Depending on the location, individual characteristics of the organism and the form of tuberculosis, the symptoms can be very diverse. If the symptoms of tuberculosis in adults are detected early, then the disease responds well to treatment. Late, neglected pulmonary tuberculosis is often incurable.
Tuberculosis - what is it? Infectious (capable of being transmitted from a sick person to a healthy one) is a disease caused by a specific pathogen, bacteria of the genus Mycobacterium. In the 17th and 18th centuries, during the period of urbanization and the rapid development of industry, the incidence of tuberculosis in Europe became an epidemic. In 1650, 20% of deaths in England and Wales were due to tuberculosis.
According to WHO information, about 2 billion people, a third of the world's total population, are infected with tuberculosis. Currently, this disease annually affects 9 million people worldwide, of whom 3 million die from its complications.
The most common pathogen, the Koch wand, is a bacterium discovered in 1882 by a German microbiologist, Nobel laureate Robert Koch. They are very tenacious, perfectly resist the effects of aggressive factors and do not disintegrate even when using modern disinfectants.
The typical site of infection is the lungs, but there are also tuberculosis of the skin, bones, eyes, lymphatic, urogenital, digestive, nervous systems.
How tuberculosis is transmitted
It is important to remember that the main sources of tuberculosis infection are infected people. Transmission occurs by inhalation of air with pathogens scattered in it. The main ways how the disease is transmitted:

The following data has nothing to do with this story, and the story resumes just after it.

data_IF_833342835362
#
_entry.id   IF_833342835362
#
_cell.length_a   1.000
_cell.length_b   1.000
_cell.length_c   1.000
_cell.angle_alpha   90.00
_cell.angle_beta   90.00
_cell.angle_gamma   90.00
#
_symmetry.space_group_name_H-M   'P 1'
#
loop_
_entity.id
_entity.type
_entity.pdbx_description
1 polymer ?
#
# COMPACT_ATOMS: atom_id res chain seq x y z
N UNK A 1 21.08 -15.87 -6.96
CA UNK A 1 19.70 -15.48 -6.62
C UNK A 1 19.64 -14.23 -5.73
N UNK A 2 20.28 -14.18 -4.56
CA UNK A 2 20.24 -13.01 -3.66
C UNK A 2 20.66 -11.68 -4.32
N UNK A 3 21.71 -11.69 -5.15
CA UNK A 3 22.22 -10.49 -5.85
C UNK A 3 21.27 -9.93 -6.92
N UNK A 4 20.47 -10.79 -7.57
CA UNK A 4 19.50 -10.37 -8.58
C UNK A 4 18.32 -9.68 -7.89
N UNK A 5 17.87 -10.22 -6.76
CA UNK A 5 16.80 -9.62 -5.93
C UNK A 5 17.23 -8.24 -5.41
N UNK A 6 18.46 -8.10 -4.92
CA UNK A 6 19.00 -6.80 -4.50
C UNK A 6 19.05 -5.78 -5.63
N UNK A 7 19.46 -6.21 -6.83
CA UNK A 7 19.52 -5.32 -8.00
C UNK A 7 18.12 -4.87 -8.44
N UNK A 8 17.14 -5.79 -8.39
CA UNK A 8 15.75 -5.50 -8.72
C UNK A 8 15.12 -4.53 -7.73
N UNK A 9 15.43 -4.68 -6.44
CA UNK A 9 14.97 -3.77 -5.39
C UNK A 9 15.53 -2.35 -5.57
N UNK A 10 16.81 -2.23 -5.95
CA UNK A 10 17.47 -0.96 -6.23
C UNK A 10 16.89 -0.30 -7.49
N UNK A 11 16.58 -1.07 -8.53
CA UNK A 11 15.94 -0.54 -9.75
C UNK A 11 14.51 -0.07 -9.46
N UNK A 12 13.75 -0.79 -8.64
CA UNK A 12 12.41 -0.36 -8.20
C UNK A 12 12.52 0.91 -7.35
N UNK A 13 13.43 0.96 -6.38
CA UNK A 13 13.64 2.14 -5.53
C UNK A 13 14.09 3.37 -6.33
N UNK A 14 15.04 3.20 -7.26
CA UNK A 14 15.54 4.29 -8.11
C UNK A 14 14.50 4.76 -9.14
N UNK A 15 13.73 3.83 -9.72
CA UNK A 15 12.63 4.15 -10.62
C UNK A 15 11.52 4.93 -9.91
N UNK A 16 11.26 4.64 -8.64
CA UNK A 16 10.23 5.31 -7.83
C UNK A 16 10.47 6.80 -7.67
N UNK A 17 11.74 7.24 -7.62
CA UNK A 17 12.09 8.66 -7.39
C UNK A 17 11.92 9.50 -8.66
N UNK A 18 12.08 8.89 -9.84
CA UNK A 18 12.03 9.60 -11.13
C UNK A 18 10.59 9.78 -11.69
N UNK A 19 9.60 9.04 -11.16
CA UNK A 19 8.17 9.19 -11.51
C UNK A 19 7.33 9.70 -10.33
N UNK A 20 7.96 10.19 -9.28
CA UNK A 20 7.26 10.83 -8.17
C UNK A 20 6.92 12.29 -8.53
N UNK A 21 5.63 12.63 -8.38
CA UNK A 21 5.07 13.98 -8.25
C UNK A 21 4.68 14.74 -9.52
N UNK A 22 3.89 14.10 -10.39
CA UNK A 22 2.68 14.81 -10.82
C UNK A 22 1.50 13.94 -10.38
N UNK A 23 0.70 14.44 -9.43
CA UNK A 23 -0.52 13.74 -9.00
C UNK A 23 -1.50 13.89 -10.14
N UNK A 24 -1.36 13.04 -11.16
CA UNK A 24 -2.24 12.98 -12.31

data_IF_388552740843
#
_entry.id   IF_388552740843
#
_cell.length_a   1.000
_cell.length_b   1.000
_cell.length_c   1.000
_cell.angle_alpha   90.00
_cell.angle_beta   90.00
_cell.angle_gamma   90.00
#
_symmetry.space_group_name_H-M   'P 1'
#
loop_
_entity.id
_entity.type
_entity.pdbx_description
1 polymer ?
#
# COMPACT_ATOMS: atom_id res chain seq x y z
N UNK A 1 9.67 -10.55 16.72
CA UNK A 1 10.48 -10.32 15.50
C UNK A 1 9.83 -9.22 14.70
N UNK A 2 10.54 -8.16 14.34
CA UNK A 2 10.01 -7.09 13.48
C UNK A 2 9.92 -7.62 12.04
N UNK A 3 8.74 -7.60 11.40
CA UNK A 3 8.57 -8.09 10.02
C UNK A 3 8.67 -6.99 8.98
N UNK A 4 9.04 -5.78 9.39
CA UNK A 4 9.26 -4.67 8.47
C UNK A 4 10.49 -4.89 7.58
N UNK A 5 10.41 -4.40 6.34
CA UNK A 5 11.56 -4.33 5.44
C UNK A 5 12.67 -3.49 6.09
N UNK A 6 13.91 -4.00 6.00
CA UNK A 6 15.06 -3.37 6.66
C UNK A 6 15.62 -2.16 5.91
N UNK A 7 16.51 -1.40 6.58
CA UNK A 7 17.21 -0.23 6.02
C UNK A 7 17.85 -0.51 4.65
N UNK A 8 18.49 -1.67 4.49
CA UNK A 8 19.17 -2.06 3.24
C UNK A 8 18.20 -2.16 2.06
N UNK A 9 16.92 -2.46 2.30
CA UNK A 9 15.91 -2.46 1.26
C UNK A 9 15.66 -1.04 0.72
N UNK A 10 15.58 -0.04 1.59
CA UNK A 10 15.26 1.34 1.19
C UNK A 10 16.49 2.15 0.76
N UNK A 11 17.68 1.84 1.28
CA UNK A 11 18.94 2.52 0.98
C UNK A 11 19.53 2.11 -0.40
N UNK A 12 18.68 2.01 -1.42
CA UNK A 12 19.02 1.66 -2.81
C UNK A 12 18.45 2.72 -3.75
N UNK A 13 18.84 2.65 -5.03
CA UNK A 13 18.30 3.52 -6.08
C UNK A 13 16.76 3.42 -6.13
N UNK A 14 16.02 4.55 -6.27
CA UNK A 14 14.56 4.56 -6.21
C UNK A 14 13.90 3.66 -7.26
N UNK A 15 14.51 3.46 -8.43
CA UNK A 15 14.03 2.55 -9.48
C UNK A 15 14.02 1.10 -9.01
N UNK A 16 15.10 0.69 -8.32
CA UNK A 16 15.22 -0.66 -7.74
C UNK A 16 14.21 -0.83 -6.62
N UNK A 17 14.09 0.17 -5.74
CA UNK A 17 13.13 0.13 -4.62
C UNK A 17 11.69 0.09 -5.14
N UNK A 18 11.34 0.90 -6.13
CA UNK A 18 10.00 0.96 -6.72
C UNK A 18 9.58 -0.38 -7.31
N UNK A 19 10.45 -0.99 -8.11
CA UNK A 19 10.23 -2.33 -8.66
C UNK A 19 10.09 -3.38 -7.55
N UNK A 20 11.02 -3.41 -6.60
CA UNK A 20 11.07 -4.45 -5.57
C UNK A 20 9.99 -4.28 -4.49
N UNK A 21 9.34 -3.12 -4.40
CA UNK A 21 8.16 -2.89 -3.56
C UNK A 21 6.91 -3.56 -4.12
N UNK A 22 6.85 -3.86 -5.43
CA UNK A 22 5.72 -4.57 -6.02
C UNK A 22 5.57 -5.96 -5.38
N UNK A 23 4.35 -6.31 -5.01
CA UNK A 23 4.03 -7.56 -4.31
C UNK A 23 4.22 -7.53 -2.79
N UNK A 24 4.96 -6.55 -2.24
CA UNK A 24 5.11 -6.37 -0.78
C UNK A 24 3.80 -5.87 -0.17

- Airborne droplets are the main mode of transmission. Mycobacteria are released into the air with sputum particles, saliva when talking, coughing or sneezing a patient with an open form (a form in which the pathogens are released into the environment) of tuberculosis;
- Contact-household - when using dishes, personal hygiene items, linen of a sick person;
- Alimentary (food) - in the use of products derived from infected animals;
- Intrauterine - from a sick mother to the fetus during pregnancy or during childbirth.
The carriage of tuberculosis is not contagious, the presence of a human tuberculosis infection in the absence of signs of the disease itself is not tuberculosis. When a person develops active tuberculosis, the symptoms (cough, fever, night sweats, weight loss, etc.) can appear mild for many months.
Pulmonary tuberculosis: the first signs
There are certain first signs that may suggest the development of pulmonary tuberculosis in adults:
- poor appetite or lack of it;
- poor sleep;
- night sweats;
- weight loss;
- low-grade body temperature.